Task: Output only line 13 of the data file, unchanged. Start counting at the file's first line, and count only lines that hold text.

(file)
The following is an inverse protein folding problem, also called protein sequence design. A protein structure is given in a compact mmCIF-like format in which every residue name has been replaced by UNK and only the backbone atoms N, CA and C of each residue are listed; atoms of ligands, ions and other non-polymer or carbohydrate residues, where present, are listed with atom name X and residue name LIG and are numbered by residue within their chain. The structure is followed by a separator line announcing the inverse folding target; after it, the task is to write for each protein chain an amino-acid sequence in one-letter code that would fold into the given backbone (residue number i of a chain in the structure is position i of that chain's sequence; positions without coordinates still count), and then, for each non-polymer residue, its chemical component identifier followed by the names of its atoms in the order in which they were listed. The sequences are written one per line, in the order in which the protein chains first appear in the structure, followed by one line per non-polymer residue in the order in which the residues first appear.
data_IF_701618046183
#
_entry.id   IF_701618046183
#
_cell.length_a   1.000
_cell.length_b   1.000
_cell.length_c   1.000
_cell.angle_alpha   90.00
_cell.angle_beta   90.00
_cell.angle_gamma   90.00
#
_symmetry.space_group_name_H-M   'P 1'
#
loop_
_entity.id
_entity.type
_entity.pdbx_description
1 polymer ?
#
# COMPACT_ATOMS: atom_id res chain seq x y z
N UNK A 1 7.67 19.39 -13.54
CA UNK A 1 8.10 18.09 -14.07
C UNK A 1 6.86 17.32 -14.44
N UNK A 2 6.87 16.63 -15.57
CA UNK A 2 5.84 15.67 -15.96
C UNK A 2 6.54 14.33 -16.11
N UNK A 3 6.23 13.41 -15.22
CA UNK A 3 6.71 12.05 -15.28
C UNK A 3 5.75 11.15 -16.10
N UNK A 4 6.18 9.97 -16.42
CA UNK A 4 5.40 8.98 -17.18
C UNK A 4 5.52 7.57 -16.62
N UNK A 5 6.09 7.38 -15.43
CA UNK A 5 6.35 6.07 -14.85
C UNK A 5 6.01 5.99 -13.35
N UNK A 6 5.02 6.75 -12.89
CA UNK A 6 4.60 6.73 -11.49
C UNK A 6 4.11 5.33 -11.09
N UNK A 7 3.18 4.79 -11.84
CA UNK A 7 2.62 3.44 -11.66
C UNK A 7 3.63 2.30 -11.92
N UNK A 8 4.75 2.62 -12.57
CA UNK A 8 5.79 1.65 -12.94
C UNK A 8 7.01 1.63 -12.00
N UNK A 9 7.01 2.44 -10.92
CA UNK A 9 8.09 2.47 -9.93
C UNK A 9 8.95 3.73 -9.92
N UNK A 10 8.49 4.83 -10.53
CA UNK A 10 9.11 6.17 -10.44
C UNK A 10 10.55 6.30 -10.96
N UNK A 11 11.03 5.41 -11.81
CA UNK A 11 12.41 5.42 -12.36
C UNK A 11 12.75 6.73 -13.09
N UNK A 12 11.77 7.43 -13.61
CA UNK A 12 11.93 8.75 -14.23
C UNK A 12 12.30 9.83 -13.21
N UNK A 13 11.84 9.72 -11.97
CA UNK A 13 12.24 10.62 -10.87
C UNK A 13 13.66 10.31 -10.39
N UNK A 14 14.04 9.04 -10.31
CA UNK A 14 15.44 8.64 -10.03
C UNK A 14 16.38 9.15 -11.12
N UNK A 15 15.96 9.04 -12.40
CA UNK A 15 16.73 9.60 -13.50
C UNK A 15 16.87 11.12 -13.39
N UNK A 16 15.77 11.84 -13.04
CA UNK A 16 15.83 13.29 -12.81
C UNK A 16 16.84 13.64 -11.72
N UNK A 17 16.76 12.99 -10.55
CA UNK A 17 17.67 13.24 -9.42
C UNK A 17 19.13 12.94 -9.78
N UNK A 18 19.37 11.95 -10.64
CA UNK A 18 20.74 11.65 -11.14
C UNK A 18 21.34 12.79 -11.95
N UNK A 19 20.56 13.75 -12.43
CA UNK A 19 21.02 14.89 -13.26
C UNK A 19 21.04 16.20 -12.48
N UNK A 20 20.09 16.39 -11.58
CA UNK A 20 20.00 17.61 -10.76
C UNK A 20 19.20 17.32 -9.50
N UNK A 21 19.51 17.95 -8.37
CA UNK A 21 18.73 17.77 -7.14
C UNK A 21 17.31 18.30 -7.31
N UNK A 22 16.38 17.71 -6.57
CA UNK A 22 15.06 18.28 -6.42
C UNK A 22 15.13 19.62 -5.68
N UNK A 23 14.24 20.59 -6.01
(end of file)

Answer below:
_symmetry.space_group_name_H-M   'P 1'